Skip to Navigation Skip to Content

2024 Cape Cod Climate Ambassador Program concludes

Students prepared to address the challenges of climate change

Thirteen Cape Cod high school students are now better prepared to combat climate change after completing the Cape Cod Commission’s Climate Ambassador Program, an initiative to educate, engage, and empower young people on Cape Cod to work together to address the challenges of climate change.

Students began their journey in late January, meeting inside a climate-friendly building at the Mass Audubon Long Pasture Wildlife Sanctuary in Cummaquid. Students got a Climate 101 lesson from Ellen Mecray, Regional Climate Services Director, Eastern Region, National Oceanic and Atmospheric Administration, and heard about climate policy from State Representative Dylan Fernandes.

“I learned a lot from our speakers, especially around sustainability and what you can do for our Earth,” said Nauset Regional High School freshman Edie Speigel.

Subsequent sessions included information on the impacts of climate change on Cape Cod, an inspiring talk covering climate policy and advocacy from former State Senator and Cape Air founder Dan Wolf and Cape Cod Climate Change Collaborative president and former Cape Cod Five CEO Dorothy Savarese, and an interactive session focused on climate equity. Students also learned about and discussed sustainability and engagement and outreach around climate-related issues.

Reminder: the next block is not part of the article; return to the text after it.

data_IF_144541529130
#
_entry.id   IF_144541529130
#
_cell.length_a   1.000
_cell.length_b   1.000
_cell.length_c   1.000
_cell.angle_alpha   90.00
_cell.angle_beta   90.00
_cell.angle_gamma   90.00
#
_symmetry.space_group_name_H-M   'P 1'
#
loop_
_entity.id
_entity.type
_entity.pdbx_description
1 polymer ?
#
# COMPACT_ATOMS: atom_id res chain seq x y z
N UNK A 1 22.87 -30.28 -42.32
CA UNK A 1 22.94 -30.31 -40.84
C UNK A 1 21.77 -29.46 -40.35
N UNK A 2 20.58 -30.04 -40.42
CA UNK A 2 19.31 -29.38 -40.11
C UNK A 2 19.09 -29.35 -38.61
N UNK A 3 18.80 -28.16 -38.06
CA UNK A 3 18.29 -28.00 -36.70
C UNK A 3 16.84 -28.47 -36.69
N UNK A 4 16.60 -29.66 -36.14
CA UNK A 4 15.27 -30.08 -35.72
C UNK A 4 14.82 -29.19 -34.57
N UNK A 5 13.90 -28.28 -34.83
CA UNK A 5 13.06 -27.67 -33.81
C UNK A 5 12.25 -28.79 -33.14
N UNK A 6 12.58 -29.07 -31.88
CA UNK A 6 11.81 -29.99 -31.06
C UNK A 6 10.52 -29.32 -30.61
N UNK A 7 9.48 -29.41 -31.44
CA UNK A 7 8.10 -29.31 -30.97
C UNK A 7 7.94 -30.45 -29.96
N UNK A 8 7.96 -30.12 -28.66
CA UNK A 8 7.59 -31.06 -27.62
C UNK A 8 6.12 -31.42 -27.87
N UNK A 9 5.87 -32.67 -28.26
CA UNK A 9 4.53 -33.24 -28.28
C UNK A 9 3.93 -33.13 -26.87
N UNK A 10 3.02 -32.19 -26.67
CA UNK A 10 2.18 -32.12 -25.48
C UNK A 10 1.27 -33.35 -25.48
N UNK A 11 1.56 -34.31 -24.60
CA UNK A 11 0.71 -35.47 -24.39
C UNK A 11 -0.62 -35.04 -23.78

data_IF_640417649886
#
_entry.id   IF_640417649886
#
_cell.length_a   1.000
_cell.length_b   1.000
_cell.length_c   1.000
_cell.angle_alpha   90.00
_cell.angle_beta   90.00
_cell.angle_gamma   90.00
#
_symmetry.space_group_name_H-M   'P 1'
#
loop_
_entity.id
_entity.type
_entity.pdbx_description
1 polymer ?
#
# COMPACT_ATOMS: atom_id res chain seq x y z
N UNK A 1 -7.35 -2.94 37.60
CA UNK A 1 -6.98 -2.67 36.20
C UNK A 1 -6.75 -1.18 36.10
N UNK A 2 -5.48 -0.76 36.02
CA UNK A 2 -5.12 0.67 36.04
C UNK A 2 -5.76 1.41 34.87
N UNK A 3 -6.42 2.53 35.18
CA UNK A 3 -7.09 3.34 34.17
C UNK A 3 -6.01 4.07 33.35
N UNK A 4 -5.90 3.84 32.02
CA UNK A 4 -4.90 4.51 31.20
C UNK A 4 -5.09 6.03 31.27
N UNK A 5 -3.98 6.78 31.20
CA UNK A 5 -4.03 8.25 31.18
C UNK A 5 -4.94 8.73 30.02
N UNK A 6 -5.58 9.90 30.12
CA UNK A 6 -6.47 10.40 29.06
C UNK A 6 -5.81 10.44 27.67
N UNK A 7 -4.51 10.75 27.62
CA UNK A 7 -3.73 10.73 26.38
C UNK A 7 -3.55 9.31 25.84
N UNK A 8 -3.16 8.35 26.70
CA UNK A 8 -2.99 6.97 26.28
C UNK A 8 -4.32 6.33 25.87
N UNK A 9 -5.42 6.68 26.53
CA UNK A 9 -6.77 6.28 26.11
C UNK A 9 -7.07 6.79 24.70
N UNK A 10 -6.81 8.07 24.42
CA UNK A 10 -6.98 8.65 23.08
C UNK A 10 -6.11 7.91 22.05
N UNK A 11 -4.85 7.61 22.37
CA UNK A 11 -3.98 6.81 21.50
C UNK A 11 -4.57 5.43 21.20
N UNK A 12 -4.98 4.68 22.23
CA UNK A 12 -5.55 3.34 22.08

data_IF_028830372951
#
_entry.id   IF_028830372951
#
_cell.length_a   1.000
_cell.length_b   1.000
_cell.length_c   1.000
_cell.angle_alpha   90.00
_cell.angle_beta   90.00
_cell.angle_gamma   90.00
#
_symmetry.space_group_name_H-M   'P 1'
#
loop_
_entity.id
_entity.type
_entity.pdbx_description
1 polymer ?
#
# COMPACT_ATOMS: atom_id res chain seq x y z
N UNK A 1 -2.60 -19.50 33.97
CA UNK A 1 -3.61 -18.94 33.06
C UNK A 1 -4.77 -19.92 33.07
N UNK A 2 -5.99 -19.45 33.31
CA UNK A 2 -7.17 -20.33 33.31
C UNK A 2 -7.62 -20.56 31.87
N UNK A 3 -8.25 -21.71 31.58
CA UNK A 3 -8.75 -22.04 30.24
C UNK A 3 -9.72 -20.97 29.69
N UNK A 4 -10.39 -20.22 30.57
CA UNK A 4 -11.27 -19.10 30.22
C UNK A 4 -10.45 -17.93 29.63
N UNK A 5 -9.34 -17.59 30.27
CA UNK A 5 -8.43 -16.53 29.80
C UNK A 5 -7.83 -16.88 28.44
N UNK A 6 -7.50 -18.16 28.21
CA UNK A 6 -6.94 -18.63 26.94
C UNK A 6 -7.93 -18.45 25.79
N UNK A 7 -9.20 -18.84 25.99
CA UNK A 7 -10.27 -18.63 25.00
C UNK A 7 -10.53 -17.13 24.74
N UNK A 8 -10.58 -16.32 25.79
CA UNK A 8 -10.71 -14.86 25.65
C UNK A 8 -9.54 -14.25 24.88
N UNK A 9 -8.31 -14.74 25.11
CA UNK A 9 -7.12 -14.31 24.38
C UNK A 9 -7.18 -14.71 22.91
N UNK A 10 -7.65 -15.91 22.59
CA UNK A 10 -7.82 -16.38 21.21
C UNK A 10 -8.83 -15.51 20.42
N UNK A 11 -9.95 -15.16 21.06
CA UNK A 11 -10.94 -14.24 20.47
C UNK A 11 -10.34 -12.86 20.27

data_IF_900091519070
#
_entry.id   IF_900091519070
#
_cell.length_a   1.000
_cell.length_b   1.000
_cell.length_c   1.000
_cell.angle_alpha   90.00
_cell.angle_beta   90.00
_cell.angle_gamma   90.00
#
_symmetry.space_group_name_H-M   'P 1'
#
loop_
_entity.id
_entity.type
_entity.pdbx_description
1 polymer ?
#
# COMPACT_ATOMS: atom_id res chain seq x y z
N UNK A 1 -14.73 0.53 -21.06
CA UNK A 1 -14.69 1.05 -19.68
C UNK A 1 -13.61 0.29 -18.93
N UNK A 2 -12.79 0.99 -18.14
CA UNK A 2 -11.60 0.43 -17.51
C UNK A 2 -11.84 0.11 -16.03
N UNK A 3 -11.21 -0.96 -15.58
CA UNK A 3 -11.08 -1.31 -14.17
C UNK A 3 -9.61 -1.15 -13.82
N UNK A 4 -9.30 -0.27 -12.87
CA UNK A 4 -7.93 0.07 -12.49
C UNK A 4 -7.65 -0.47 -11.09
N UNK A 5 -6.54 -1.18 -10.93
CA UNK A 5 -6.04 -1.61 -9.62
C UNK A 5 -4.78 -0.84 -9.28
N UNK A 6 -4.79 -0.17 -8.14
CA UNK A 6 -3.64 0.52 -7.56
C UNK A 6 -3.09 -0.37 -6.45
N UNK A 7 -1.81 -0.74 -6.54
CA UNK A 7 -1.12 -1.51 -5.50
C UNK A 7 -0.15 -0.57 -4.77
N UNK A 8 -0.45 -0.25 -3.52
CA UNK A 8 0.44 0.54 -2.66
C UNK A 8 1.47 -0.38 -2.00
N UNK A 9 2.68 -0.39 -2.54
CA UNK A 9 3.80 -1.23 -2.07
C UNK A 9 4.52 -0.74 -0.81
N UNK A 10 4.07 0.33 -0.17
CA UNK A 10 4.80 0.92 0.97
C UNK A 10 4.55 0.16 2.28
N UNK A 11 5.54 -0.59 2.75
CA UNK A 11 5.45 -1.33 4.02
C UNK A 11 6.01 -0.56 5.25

“It was surprising to learn how much impact we as teenagers can have within our community and within politics,” said Cassie Donovan, a sophomore at Sturgis East.

The program concluded with final project presentations at the Cape Cod Commission office in Barnstable Village. Student projects reflected their interests and demonstrated their readiness to address issues, focusing on sustainable food systems, the impacts of offshore wind, the use of biofuels and the potential of seaweed as a biofuel, using salt-tolerant native vegetation to stabilize dunes on the outer Cape, and improving and creating alternative modes of transportation to reduce greenhouse gas emissions.

“[The program] has given a good way of thinking about the issue, but also applying it,” said Sturgis East senior Noah Sheasley. “A big takeaway from this is that your voice really does matter, and you genuinely feel like an ambassador for the youth.”

The Cape Cod Commission created the Climate Ambassador Program in 2021 as a way to help students better understand climate change, learn how to communicate the issues effectively and learn about actions they can take individually and collectively to bring about change.

The 2024 cohort consisted of students from Falmouth High School, Nauset Regional High School, Monomoy Regional High School, Upper Cape Regional Technical High School, Cape Cod Academy, and Sturgis Charter Public School East.

Search Circle Icon Search Icon Document Icon Video Icon PDF Icon CSV/XLS Icon